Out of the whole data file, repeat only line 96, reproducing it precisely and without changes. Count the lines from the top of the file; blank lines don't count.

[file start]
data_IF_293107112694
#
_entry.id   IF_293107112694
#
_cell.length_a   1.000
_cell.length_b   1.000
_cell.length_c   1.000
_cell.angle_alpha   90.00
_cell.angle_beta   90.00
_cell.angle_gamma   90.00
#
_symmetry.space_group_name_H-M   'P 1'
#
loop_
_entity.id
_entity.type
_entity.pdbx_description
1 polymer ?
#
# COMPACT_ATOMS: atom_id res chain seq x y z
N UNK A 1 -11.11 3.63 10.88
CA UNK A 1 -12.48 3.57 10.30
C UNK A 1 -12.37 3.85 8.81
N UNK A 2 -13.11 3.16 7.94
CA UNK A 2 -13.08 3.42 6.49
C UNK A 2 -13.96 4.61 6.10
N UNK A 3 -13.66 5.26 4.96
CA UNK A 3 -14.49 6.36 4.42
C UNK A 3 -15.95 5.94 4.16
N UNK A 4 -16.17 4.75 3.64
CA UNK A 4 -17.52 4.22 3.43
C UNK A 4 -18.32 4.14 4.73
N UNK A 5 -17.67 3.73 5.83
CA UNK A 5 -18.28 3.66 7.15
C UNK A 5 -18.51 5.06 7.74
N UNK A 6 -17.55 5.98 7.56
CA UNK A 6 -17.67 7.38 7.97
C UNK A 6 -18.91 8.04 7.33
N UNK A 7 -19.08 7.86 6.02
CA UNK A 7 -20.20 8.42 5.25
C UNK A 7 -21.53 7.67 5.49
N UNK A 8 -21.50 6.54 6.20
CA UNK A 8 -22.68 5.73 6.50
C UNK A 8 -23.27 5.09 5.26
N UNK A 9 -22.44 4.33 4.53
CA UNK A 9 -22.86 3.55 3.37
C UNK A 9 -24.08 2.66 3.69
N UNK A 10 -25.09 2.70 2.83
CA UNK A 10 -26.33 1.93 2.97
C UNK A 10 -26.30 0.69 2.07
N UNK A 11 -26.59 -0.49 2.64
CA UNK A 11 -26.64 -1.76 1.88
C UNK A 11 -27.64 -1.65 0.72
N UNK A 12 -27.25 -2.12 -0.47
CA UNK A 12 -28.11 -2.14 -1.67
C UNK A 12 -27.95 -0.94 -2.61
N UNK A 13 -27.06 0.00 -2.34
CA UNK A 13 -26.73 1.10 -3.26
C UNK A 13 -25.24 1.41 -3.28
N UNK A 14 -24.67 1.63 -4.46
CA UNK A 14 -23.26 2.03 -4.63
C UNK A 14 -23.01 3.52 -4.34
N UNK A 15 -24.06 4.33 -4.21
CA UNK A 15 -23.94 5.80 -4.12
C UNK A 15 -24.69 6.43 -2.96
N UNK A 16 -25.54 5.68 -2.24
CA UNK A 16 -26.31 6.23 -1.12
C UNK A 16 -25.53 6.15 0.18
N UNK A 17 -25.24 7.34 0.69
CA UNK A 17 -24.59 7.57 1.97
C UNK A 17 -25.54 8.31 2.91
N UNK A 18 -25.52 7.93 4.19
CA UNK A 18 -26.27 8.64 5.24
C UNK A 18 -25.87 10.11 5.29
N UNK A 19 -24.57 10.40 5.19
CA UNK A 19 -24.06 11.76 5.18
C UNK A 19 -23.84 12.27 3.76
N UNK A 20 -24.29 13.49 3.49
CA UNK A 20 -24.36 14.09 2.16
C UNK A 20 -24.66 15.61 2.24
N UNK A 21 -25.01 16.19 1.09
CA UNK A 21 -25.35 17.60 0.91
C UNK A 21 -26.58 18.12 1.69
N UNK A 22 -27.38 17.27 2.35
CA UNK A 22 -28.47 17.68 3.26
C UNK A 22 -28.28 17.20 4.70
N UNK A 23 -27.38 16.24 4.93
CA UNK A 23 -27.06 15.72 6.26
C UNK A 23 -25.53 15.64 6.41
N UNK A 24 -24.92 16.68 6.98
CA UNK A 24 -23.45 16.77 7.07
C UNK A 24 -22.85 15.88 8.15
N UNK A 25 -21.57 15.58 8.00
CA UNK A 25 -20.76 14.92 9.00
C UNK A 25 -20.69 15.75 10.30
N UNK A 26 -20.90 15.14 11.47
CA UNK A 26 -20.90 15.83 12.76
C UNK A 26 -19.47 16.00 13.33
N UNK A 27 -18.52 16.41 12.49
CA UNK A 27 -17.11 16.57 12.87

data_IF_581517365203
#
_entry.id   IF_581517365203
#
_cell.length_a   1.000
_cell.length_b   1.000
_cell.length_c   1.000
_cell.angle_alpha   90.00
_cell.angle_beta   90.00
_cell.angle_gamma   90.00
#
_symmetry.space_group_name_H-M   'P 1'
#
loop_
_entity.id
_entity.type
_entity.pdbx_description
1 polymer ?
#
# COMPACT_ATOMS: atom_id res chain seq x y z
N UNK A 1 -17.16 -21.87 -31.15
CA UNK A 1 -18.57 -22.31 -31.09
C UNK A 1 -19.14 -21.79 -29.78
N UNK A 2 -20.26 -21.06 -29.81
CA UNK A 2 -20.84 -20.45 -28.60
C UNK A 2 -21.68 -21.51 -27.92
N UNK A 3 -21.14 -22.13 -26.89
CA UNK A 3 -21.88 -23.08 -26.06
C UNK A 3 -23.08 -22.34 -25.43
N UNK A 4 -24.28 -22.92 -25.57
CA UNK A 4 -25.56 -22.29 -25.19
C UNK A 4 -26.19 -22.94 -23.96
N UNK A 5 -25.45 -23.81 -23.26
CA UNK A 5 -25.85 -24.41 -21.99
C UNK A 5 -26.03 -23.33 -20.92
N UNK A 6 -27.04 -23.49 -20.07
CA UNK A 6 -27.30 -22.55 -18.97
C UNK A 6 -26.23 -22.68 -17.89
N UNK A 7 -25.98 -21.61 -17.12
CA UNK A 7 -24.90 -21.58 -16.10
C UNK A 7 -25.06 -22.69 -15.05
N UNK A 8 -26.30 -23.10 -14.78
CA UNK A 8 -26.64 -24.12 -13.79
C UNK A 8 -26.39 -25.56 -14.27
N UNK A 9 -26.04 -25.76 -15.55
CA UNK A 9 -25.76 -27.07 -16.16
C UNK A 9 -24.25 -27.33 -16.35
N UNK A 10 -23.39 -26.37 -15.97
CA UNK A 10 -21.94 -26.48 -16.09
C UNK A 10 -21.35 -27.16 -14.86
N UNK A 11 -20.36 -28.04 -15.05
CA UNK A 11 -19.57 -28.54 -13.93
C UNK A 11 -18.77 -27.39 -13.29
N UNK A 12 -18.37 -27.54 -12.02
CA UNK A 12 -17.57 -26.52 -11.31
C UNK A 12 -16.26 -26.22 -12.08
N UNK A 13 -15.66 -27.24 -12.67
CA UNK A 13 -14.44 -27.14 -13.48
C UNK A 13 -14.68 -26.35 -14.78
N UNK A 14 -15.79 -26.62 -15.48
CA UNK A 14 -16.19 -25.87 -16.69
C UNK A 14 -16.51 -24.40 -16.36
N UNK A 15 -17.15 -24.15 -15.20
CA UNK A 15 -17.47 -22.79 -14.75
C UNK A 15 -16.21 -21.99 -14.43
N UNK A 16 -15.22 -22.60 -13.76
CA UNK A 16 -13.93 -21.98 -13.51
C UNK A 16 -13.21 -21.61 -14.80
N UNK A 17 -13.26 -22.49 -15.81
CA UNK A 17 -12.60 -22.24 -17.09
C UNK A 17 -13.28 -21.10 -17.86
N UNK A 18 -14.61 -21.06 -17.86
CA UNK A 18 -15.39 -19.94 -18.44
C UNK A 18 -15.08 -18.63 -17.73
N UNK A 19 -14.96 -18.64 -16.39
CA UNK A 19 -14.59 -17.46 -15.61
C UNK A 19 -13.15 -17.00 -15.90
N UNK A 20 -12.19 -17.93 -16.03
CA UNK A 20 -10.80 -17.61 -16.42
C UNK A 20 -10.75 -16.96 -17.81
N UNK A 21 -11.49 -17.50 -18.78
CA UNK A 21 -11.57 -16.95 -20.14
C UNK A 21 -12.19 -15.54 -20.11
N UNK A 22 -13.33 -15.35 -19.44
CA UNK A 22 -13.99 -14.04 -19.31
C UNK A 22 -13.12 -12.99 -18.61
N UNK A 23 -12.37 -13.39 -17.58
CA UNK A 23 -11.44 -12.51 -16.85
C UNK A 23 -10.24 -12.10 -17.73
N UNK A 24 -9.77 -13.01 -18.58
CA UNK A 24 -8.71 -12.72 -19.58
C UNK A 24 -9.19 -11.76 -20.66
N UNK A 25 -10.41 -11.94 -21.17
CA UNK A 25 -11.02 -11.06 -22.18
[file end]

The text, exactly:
N UNK A 26 -20.90 15.14 11.47